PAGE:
volume of 3ml.Absorbance was recorded at 240nm Group 5 - Drug treated animals: Pre-treated with every 10sec for 1min. One unit of CAT was defined as C.sativum (300mg/kg. p.o.) for 7days and 2ml of the amount of enzyme required to decompose 1µmol 4%acetic acid solution intrarectally on 8th day. of peroxide per min at 25 ° C .The results were Drug treatment was continued till 11 day.
expressed as units of CAT U/g of wet tissue .
On the 11 day animals were sacrificed and colons 2.7.3.4. Reduced Glutathione (GSH) were collected for morphological and biochemical 1ml of homogenate is added to 1ml of 10% TCA and assays. Portions of colonic specimens were kept in centrifuged.1ml of supernatant is treated with 0.5ml 10% formalin solution for histopathological studies.
of Ellman's reagent (19.8 mg of 5,5'-dithiobisnitro 2.7. Assessment of colonic damage benzoic acid (DTNB) in 100ml of 1% sodium citrate) and 3ml of phosphate buffer (pH-8). The color 2.7.1. Macroscopic scoring: The colon was excised developed was measured at 412nm .
and opened longitudinally, rinsed with ice-cold normal saline and colonic damage was evaluated 2.7.3.5. Lipid peroxidation (LPO) according to scale ranging from 0 to 4 as follows : In brief, 0.1ml of homogenate (Tris-HCl buffer, ph 0 - Normal appearance; 1 - Mucosal erythema only; 2 7.5) was treated with 2ml of (1:1:1) TBA-TCA-HCl - Mild edema, slight bleeding or small erosions reagent (Thiobarbituric acid 0.37%, 0.25N HCl and 15% TCA) and placed in water bath for 15 min, 3 - Moderate edema, bleeding, ulcers; 4 - Severe cooled and centrifuged at room temperature for 10 ulcerations, erosions, edema and tissue necrosis min at 1000 rpm. The absorbance of clear supernatant 2.7.2. Colon weight/length ratio (g/cm): After was measured against reference blank at 535nm .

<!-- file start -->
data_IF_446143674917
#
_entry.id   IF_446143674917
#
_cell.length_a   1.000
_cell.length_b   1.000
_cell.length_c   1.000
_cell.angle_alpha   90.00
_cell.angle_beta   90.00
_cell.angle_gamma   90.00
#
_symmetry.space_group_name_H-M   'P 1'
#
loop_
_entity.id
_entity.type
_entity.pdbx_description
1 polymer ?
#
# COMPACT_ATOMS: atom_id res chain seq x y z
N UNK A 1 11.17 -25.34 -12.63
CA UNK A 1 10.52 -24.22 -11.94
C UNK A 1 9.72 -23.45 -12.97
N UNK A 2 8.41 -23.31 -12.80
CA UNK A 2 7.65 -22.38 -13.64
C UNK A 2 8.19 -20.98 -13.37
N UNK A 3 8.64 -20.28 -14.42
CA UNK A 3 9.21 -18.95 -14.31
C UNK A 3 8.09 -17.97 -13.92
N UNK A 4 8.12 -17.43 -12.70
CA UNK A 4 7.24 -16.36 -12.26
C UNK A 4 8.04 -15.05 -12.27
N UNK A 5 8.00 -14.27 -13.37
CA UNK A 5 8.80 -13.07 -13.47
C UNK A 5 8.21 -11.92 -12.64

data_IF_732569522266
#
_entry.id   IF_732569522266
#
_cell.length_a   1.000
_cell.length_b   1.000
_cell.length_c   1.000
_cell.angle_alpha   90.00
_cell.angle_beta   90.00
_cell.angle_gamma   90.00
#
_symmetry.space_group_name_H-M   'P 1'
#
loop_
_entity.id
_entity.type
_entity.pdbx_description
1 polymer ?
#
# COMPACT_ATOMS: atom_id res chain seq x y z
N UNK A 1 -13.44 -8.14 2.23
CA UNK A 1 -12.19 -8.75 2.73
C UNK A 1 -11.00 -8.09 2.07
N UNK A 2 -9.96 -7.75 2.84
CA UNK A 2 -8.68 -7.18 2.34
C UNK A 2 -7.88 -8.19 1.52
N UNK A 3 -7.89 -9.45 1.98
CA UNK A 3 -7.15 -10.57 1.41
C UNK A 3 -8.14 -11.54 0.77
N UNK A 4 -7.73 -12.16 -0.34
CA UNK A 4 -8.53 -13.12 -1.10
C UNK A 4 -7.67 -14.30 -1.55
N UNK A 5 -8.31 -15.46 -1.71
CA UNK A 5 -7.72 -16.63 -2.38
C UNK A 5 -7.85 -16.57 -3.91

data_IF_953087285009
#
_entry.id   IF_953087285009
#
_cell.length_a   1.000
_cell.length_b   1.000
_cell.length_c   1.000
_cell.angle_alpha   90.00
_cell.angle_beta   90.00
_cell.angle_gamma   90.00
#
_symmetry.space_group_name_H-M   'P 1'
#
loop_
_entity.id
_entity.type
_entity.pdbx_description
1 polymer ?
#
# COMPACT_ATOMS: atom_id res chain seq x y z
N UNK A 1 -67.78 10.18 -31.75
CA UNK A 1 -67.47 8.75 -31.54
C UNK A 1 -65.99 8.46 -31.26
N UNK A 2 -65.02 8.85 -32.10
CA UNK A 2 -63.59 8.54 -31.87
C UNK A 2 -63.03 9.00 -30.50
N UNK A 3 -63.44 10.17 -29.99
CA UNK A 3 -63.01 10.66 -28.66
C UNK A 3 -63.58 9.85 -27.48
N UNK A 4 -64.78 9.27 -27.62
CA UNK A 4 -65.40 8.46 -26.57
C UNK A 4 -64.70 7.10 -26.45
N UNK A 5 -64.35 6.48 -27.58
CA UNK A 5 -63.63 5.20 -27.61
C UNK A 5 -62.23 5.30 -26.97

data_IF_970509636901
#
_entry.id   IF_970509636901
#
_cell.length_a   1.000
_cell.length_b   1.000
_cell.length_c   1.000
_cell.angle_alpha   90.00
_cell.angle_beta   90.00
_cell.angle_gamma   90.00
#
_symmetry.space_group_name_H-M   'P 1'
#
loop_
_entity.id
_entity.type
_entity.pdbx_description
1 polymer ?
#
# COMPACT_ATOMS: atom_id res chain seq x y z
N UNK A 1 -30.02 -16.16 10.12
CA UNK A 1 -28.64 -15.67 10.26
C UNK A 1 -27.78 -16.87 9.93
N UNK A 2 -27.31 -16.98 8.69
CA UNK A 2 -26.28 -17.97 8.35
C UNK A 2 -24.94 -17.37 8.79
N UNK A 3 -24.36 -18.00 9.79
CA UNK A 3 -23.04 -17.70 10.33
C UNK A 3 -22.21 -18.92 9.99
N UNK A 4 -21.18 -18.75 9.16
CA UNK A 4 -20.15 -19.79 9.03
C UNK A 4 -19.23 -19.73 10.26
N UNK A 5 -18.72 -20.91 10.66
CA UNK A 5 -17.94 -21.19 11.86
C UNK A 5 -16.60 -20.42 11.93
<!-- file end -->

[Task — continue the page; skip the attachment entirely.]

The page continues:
animals were sacrificed colon was removed, gently 2.7.3.6. Myeloperoxidase (MPO) flushed with ice-cold normal saline placed on ice cold plate, cleaned of fat and mesentery and blotted on 0.1ml of homogenate (Tris Hcl buffer, pH 7.5) was filter paper to dry lightly. Each colon was weighed treated with equal volume of potassium phosphate and its length was measured . It was used as a buffer (pH 7.5) and was centrifuged at room parameter to assess the degree of colon edema which temperature for 10 min at 10000 rpm. The supernatant reflected the severity of colitis.
was treated with 0.5% tetramethylbenzidine. This mixture was oxidized by MPO in presence of 2.7.3. Estimation of colonic mucosal antioxidants hydrogen peroxide and absorbance was measured at (SOD, CAT, GSH, LPO) and pro-inflammatory marker –MPO) 2.7.4. Histopathological examination 2.7.3.1. Preparation of tissue homogenate The colonic tissues were fixed in 10% formalin. The The colon tissue was washed with ice-cold saline and specimens were then processed for standard homogenized with 0.1M tris buffer (pH 7.5) using procedure and were embedded in paraffin wax in Remi homogenizer to give 10% homogenate. The Swiss roll model to expose the lesional and normal homogenate was centrifuged at 10,000 rpm for 20 areas of colon tissue. The blocks were then sectioned min and supernatant was used for estimation of according to hematoxylin and eosin method . Five- antioxidant enzyme levels.